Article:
Name: Kazuki Takahashi
Birthday: October 4, 1961
Born In: Tokyo, Japan

The creater of YU-GI-OH! became passionate about drawing comics in his teens, and made his debut in Japan's best-selling weekly comic magazine, Shonen Jump, in 1991. After taking some time to recharge his artistic energy, he began drawing the comics series YU-GI-OH! in 1996. The animated version of YU-GI-OH! debuted in 2000 and became an immediate hit, spawning a mania that included video games, animation, and a card game, all of which boasted record sales. 23 million comics have been sold thus far.

This is an interview had with Kazuki Takahashi

TIME: How did you get your start in manga?
TAKAHASHI: As a kid, I always liked to draw. But it wasn't till high school that I tried to actually put a manga together. I published my first one 20 years ago. It was a cartoon comedy about a high school, and it was a total flop. Then I followed with one about pro-wrestling, which was also a failure. I don't really like to think about it.

TIME: How did the idea for Yu-Gi-Oh! come to you?
TAKAHASHI: I've always been obsessed with games. Certainly as a kid, and even today, I like blackjack and board games like Scotland Yard. In a game, the player becomes the hero. And that's the basic premise for Yu-Gi-Oh. The main character, Yugi, is a weak and childish boy who becomes a hero when he plays games.

TIME: In the early episodes, Yugi plays a whole variety of games, some with toys, others with gadgets. But the manga didn't take off until you introduced the card game.
TAKAHASHI: That's right. Originally, I'd planned to phase out that particular game in two episodes. But the reader response we got was enormous. Shonen Jump started getting calls from all these kids who wanted to know more about the game -- how to play it, where they could get it. At the time, kids didn't really play card games; they were way into video games. But it's much more thrilling to battle against a human being while looking them in the eye than playing with a machine. I realized I'd hit on something, so I began to concentrate on the card game.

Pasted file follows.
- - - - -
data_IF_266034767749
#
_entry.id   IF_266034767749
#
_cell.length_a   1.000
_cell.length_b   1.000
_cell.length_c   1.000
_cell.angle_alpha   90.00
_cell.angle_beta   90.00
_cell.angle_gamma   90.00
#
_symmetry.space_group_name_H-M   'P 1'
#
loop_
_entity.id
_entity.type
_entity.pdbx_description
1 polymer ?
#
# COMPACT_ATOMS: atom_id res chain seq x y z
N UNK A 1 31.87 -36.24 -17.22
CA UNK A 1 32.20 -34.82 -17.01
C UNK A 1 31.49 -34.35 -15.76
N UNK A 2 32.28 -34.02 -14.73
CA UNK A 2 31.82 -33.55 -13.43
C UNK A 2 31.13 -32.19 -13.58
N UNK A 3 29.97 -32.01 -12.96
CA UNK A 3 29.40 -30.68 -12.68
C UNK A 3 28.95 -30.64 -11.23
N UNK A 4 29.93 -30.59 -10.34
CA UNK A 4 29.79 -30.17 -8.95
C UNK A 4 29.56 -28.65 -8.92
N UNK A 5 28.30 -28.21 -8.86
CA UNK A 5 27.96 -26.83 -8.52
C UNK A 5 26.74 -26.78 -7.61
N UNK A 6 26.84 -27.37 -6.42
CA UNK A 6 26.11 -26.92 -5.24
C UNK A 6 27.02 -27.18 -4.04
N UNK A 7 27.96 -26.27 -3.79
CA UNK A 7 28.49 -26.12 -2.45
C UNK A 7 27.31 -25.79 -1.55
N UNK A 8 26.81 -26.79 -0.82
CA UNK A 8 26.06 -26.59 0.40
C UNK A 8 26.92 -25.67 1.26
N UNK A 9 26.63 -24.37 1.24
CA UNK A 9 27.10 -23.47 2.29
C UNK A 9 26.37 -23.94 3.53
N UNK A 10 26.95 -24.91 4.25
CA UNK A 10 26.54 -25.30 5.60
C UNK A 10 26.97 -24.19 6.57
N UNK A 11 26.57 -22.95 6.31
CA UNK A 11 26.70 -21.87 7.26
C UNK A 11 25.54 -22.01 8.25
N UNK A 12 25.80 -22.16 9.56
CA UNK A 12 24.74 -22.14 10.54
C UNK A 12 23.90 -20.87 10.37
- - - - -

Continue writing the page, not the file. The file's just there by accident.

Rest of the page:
TIME: Is it hard to come up with unique creatures for the cards, each with their own set of strengths and weaknesses? I heard you've created something like 700.
TAKAHASHI: I stopped counting, but I think it's more like 1,000. And, yeah, it's hard. I'm not sure how many more I've got left in me. But all boys love monsters, and I'm no different, so it's also really fun. What I try to do is fit the creature to the characteristics of the character playing the card. For instance, Kaiba, Yugi's archenemy, is mean and vicious, so his cards tend to be that way, too

TIME: What's your favorite card?
TAKAHASHI: Blue Eyes White Dragon. It's the very first card I introduced, so it has special significance.

TIME: Yu-Gi-Oh! has been called the next Pokemon. What has turned it into such a monstrous hit?
TAKAHASHI: The thing about the card game is that you can't play by yourself. You have to play with friends. That's how it spread: one kid saying to another, let's play Yu-Gi-Oh. As far as the manga story goes, I think all kids dream of henshin -- the ability to turn into something, or someone, else. Yugi's henshin into a savvy, invincible games player is a big appeal [to children]. There's also the mystery surrounding the games and the characters on the cards. Kids like that, too.

TIME: How do you think Americans will respond to Yu-Gi-Oh?
TAKAHASHI: The story centers on the life of a normal Japanese schoolboy, so I'm not sure they'll understand all of it. But here's the main thing I want them to understand: if you combine the "yu" in Yugi and the "jo" in Jounouchi [the main character's best friend], you get the word yujo. Yujo translates to friendship in English, but it's actually more powerful than that. If American kids get a strong sense of friendship among the characters in the story, I'll be happy.